Would you rather be banned for life from Tesco or Apple? Or, to go further: would you find it easier to cope with losing access to all major supermarkets, or Google alone? The answer will depend on your particular circumstances, but there’s no denying that losing access to a major technology company can be catastrophic. In my case, losing Apple’s services would render my smartphone near-useless, while losing access to Google would take out my email account. An Amazon ban would block me from reading thousands of pounds worth of purchased books and comics linked to my Kindle, while a Microsoft one would turn my Xbox Series X into an expensive paperweight.
The number of non-tech businesses who could inflict equivalent harm is slim. If Sainsbury’s banned me from its supermarkets, I’d have to walk a bit further to Waitrose, but I wouldn’t have to return all of the groceries I’d already bought from the store. If my bank blocked me, it would be wildly inconvenient, but strict regulations mean it would be hard for the company to close my account and keep my money.
Despite that, technology companies have long been reticent to acknowledge the severity of a ban from their services. Legally, they may have a right to deny service as they see fit – but that’s cold comfort to former users whose lives are thrown into disarray over accusations of rule violations.
So it’s nice to see one is finally starting to take the issue seriously. Bloomberg’s Kurt Wagner reports:
Facebook parent company Meta Platforms Inc. is building a customer-service division to help users of its social networks who have had posts or accounts removed unexpectedly.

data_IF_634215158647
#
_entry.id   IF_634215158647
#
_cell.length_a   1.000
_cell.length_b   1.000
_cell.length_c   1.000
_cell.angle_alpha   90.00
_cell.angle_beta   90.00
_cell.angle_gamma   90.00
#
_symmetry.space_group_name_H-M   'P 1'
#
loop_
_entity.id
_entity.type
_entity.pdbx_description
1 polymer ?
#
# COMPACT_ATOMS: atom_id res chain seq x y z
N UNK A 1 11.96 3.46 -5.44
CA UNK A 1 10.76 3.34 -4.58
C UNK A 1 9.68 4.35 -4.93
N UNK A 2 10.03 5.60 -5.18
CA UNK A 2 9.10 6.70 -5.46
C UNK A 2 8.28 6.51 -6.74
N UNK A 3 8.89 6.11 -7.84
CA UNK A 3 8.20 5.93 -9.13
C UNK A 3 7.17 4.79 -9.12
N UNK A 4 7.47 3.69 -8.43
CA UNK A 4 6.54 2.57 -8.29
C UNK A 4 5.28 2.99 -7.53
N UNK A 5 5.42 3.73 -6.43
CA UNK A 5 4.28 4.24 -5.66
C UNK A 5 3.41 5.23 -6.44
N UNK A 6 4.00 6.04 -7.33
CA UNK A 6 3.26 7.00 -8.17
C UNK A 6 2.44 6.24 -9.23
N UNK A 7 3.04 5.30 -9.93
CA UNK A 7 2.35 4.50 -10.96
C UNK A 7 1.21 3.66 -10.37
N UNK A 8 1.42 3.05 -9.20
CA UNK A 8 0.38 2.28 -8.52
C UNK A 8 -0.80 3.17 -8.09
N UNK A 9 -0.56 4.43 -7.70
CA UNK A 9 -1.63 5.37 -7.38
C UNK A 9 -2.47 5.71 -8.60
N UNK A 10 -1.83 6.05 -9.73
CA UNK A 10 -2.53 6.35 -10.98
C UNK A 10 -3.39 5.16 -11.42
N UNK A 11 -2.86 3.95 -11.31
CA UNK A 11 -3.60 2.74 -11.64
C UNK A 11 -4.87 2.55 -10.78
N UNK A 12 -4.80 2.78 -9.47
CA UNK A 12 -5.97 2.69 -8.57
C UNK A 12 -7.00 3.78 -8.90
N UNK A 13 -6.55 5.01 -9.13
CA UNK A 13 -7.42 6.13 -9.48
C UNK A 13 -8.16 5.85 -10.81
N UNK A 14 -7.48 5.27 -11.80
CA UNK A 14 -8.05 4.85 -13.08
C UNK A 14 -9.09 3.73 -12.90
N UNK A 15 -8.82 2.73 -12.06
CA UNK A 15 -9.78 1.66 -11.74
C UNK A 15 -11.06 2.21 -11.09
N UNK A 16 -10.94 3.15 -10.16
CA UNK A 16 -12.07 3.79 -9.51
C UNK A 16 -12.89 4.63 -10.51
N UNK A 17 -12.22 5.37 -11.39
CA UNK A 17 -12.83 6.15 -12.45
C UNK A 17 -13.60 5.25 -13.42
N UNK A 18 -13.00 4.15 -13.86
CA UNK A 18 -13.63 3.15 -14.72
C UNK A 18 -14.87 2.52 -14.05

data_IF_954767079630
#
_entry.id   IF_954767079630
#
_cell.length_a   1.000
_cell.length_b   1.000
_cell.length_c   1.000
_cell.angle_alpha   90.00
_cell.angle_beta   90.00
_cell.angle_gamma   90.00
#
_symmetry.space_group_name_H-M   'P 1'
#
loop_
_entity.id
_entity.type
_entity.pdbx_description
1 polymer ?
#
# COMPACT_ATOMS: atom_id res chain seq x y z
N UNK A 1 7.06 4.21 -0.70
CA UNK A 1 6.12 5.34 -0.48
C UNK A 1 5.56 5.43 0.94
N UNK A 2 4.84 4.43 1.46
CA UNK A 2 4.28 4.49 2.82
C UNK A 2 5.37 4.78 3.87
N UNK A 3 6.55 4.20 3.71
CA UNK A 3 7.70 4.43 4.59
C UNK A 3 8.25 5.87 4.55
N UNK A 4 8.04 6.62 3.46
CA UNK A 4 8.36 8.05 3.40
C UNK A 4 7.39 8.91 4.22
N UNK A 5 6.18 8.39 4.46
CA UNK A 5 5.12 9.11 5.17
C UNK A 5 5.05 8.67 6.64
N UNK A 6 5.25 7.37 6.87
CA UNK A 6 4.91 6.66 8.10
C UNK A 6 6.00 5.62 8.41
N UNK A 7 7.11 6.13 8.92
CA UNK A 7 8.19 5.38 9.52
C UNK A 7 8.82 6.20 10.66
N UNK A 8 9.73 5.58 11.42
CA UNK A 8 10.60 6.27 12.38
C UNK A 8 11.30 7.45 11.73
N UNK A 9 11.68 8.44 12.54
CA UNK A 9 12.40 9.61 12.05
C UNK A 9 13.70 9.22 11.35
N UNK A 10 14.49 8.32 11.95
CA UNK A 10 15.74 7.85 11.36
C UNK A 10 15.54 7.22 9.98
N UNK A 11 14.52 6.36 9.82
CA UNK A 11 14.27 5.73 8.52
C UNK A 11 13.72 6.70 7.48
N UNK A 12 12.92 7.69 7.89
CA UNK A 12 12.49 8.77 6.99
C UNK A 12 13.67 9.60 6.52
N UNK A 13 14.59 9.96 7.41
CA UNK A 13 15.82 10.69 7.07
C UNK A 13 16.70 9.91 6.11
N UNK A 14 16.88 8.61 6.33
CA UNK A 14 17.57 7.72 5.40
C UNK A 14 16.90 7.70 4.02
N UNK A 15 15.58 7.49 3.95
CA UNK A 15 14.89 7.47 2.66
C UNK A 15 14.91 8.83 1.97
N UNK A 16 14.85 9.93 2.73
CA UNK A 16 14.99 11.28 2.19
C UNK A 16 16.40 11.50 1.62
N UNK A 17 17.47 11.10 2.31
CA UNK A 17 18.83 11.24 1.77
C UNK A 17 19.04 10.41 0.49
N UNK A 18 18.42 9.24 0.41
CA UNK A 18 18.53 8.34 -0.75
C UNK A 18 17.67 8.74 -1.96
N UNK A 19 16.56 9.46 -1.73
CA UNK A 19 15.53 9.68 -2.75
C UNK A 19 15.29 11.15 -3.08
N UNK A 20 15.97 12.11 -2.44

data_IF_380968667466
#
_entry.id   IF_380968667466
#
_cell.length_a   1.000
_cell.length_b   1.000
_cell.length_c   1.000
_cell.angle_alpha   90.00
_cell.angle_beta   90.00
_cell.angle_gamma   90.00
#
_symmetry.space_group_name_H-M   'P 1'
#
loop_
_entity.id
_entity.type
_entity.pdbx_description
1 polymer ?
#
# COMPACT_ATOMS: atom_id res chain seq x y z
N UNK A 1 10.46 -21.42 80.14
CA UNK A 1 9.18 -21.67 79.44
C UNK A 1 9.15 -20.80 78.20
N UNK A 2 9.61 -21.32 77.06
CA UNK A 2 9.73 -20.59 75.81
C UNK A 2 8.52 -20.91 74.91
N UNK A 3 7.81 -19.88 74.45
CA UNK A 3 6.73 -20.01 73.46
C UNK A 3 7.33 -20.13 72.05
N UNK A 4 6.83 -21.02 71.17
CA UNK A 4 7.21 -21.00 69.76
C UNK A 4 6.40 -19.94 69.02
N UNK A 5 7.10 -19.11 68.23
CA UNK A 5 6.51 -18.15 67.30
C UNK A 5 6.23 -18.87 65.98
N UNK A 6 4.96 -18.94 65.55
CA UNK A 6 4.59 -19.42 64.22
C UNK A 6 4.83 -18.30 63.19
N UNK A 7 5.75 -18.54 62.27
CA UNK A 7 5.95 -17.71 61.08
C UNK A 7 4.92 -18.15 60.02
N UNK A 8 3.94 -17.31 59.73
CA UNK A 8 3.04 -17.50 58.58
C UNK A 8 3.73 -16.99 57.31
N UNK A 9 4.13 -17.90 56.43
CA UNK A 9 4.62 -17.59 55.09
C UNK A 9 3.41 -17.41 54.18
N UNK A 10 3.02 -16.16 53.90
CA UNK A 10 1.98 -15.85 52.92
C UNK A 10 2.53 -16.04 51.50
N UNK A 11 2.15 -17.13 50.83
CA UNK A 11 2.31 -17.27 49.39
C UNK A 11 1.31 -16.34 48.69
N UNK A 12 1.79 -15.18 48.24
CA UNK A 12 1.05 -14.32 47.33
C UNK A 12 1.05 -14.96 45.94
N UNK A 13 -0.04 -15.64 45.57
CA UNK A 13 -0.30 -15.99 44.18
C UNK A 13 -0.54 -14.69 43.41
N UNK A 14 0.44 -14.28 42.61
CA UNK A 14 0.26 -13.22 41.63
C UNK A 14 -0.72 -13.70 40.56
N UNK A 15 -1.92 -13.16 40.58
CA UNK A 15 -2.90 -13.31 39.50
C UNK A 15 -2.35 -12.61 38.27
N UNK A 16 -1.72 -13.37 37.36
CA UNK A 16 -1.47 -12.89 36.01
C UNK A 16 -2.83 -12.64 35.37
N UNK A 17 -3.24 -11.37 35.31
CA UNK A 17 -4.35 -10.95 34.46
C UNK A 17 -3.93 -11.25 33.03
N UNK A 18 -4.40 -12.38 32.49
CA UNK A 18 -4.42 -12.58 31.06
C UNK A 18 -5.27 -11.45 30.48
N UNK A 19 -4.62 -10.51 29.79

The effort is in the early stages, and has taken on a higher priority thanks to feedback Meta has gotten from the oversight board, the independent body set up in 2020 by the company to review some of its decisions on questionable or problematic content. The board has received more than a million appeals from users, many of them related to account support.
“How do we provide care and customer service and responsiveness to people about why their content has been taken down or why their accounts are taken down?” said Brent Harris, Meta’s vice-president of governance, who confirmed that improving Meta’s customer service is something they are “spending a bunch of time on.” He didn’t provide details on how the group would interact with users.
Losing access to a Facebook account can be brutal. For most users, it will take down two social networks at once – Facebook and Instagram – leaving them bereft of online socialisation and isolated from their friends. For some, it will also render a few pieces of expensive gadgetry, such as the Portal videophone or the Oculus headset, useless.
And for a few it could be ruinous. If you run a direct-to-consumer e-commerce business, the ability to pay for Facebook adverts can be the difference between survival and failure. If you run an online media outlet, promoting your content on the social networks isn’t optional. And if you are a professional influencer, your Instagram account is your career.
But unlike its mega-corp peers, Facebook runs a social network. It might be bad if I get banned from Amazon but, unless I return too many goods and trip their fraud algorithms, it’s unlikely. On Facebook, though, the platform’s community standards span 25 pages in the public versions alone, and hundreds more in the detailed documents handed to moderators to guide their work. Simply knowing what rule you were banned for can be difficult, and getting in touch with a human to argue your innocence, or plead for leniency, can be nearly impossible.